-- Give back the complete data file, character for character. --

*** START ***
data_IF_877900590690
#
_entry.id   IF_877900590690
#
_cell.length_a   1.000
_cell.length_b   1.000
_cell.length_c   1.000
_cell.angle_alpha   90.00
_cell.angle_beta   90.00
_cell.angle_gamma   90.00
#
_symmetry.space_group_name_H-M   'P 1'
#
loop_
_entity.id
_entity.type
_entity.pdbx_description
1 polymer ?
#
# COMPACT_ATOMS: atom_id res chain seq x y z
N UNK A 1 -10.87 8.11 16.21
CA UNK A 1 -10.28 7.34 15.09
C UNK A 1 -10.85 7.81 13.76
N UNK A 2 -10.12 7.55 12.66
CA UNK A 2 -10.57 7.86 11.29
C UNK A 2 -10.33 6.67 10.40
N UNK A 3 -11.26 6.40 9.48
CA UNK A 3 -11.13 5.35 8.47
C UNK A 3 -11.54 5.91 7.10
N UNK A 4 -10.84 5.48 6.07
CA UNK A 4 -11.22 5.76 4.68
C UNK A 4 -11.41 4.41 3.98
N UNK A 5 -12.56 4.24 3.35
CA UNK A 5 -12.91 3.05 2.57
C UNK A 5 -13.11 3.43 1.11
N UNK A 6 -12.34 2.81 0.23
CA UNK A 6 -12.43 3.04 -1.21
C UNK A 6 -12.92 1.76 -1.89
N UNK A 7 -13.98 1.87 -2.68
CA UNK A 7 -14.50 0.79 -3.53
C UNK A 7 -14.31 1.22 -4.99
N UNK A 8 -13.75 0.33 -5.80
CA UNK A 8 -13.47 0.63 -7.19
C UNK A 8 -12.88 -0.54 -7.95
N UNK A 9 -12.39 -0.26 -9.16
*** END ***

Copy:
data_IF_877900590690
#
_entry.id   IF_877900590690
#
_cell.length_a   1.000
_cell.length_b   1.000
_cell.length_c   1.000
_cell.angle_alpha   90.00
_cell.angle_beta   90.00
_cell.angle_gamma   90.00
#
_symmetry.space_group_name_H-M   'P 1'
#
loop_
_entity.id
_entity.type
_entity.pdbx_description
1 polymer ?
#
# COMPACT_ATOMS: atom_id res chain seq x y z
N UNK A 1 -10.87 8.11 16.21
CA UNK A 1 -10.28 7.34 15.09
C UNK A 1 -10.85 7.81 13.76
N UNK A 2 -10.12 7.55 12.66
CA UNK A 2 -10.57 7.86 11.29
C UNK A 2 -10.33 6.67 10.40
N UNK A 3 -11.26 6.40 9.48
CA UNK A 3 -11.13 5.35 8.47
C UNK A 3 -11.54 5.91 7.10
N UNK A 4 -10.84 5.48 6.07
CA UNK A 4 -11.22 5.76 4.68
C UNK A 4 -11.41 4.41 3.98
N UNK A 5 -12.56 4.24 3.35
CA UNK A 5 -12.91 3.05 2.57
C UNK A 5 -13.11 3.43 1.11
N UNK A 6 -12.34 2.81 0.23
CA UNK A 6 -12.43 3.04 -1.21
C UNK A 6 -12.92 1.76 -1.89
N UNK A 7 -13.98 1.87 -2.68
CA UNK A 7 -14.50 0.79 -3.53
C UNK A 7 -14.31 1.22 -4.99
N UNK A 8 -13.75 0.33 -5.80
CA UNK A 8 -13.47 0.63 -7.19
C UNK A 8 -12.88 -0.54 -7.95
N UNK A 9 -12.39 -0.26 -9.16